Des Moines

Just like much of the Midwest in the United States, Des Moines, Iowa observes a humid continental climate. This particular climate zone represents very warm summers and chilly winters. Precipitation is distributed evenly yearly, most of it occurring in the summer months. The normal annual precipitation amount for Des Moines is 34.72 inches, whereas the normal annual temperature is 50 degrees.


Winters are fairly short, cold, and snowy. Normal high temperatures at Des Moines average just over 30 degrees. Winter nights are especially chilly, as temperatures settle to near ten degrees above zero. Numerous days of freezing weather is common. Arctic air masses sometimes sweep into Des Moines and its surrounding areas from Canada in the winter season. Those types of cold waves can knock temperatures into the single digits as daytime highs and sub-zero digits as lows.

Precipitation is mostly in the form of snow. Sometimes low pressure systems from the southern United States can deliver blizzards and big-time snowstorms in Des Moines. In the winter alone, normal snowfall amounts hover around 30 inches. General precipitation amounts average three inches from December through February.


Des Moines can be notable for rapidly changing patterns in the spring. Temperatures can rise or fall 40 degrees in only 24 hours. A combination of warm and cool air masses can contribute to severe thunderstorms with tornadoes, hail, and strong winds mainly in April and May. Early heavy spring snows can still be observed in March. Normal high temperatures range from near 50 degrees in March to around 75 degrees in May; normal low temperatures stretch from approximately 30 degrees in March to near 50 degrees in May. Monthly precipitation amounts in the spring average four inches.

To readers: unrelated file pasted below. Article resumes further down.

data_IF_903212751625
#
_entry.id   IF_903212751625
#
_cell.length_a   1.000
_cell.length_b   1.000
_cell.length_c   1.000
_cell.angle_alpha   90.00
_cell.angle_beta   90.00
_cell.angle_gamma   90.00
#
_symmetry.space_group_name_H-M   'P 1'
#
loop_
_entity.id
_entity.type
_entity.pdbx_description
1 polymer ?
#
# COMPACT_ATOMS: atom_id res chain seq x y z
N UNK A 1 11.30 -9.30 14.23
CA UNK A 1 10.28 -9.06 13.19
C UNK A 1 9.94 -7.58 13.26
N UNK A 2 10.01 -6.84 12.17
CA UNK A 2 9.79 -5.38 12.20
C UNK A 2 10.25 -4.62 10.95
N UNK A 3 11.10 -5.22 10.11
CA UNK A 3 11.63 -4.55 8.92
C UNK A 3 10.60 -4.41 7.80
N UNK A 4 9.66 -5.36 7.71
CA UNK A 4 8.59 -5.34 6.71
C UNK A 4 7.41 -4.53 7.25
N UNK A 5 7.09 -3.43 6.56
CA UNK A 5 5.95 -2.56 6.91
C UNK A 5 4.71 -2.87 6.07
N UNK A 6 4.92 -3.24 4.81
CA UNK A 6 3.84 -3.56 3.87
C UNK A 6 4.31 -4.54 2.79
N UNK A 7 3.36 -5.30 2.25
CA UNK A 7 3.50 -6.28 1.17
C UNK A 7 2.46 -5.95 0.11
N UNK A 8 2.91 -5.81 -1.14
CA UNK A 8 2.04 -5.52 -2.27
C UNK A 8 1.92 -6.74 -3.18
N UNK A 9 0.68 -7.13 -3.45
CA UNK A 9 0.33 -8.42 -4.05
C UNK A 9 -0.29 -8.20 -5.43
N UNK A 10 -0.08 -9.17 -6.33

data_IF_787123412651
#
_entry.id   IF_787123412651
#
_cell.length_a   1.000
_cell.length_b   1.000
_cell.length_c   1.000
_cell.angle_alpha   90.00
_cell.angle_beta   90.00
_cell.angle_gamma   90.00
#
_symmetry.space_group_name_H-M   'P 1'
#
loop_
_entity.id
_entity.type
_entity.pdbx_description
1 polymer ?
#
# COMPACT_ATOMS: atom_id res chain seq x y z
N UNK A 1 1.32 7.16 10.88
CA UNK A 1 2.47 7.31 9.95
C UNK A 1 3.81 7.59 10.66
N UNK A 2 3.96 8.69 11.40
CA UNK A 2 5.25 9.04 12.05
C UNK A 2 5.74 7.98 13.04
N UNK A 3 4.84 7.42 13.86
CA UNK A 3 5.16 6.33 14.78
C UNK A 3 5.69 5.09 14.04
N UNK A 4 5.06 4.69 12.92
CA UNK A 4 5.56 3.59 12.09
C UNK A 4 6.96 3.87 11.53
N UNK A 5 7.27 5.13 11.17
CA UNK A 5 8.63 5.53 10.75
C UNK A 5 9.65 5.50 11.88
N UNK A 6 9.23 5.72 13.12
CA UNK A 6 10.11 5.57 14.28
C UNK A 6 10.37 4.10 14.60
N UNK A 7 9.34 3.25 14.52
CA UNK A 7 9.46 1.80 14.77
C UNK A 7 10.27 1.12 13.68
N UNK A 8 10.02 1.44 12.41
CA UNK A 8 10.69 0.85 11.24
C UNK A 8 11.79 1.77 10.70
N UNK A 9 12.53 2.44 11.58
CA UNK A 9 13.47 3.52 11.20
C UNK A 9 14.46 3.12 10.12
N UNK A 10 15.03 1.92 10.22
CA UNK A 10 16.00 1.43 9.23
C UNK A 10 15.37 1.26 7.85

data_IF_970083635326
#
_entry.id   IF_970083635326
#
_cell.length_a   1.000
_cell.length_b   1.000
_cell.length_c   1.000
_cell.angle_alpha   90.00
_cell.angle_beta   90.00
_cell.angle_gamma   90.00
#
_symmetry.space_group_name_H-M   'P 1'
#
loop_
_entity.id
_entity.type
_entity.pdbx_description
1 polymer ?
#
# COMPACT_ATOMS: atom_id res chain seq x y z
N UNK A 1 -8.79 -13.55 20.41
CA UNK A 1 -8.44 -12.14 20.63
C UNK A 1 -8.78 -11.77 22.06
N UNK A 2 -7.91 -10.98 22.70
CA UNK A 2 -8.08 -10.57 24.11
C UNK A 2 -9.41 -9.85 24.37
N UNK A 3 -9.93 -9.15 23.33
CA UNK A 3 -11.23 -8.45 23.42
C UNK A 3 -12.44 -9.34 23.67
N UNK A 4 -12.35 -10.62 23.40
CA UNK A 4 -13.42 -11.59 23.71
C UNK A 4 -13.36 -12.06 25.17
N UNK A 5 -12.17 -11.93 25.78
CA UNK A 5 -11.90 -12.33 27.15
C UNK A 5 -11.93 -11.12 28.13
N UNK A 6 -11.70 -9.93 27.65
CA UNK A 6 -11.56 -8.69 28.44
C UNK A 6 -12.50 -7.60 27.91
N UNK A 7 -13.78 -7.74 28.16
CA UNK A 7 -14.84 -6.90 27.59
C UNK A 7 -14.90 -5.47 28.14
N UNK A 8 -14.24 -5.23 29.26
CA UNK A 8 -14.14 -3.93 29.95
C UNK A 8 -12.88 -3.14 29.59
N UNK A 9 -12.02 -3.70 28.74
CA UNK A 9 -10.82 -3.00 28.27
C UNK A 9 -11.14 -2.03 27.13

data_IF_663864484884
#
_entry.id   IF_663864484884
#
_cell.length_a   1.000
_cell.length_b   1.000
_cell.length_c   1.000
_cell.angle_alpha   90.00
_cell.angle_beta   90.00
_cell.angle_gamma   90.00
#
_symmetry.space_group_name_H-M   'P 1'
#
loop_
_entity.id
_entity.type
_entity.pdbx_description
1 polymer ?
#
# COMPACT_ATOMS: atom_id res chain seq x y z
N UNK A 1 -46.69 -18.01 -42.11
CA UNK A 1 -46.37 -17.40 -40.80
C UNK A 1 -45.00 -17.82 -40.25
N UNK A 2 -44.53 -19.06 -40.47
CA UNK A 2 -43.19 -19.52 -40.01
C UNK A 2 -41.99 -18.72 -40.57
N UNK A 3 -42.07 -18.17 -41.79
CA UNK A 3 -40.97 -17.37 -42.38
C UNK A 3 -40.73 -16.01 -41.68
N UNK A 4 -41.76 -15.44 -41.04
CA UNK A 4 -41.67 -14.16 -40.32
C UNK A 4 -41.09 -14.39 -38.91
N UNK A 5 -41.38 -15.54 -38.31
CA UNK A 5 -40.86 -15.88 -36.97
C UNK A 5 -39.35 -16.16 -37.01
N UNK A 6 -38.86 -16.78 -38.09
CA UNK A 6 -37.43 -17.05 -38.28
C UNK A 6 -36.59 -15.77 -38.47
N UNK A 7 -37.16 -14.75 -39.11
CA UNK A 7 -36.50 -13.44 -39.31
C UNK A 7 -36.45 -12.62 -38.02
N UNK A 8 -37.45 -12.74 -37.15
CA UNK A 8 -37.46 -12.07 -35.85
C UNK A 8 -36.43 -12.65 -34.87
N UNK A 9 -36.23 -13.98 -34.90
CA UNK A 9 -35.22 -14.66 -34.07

Thanks to the Gulf of Mexico that pushes the moist air toward Des Moines, this capital city often experiences warm, humid days in the summertime. High temperatures are basically in the 80s; low temperatures in the 60s. There are some hot days observed, as 90-degree heat occasionally strike Des Moines. The high humidity levels can make the hottest days extremely uncomfortable.

Summertime precipitation can include thunderstorms with large hail, tornadoes, or high winds. Summer is said to be the wettest season, as more than 12 inches of rain typically falls in Des Moines. Flash floods from periods of heavy rain sometimes occur, as prolonged periods of dry weather can lead to droughts in some years.


Autumn is similar to spring because temperatures rise and fall rather quickly in a short period of time. High temperatures in September are in the 70s, and in the mid 40s in November. Crisp nights will be in store in autumn, as low temperatures will typically be in the 50s in September and the 30s in November. The date for the first killing frost usually falls in mid October. Precipitation amounts average 2.50 inches throught the autumn season.

Des Moines does has it share of four distinct seasons. And that is typical across the Midwest. With noticable changing weather patterns all year long, Des Moines enjoys a climate that ranges from cold, snowy winters to warm, rainy summers.

Note: Temperatures are in degrees Fahrenheit. Temperature and precipitation data is based on the 1971-2000 climate period from the Des Moines International Airport.


National Weather Service – Des Moines, IA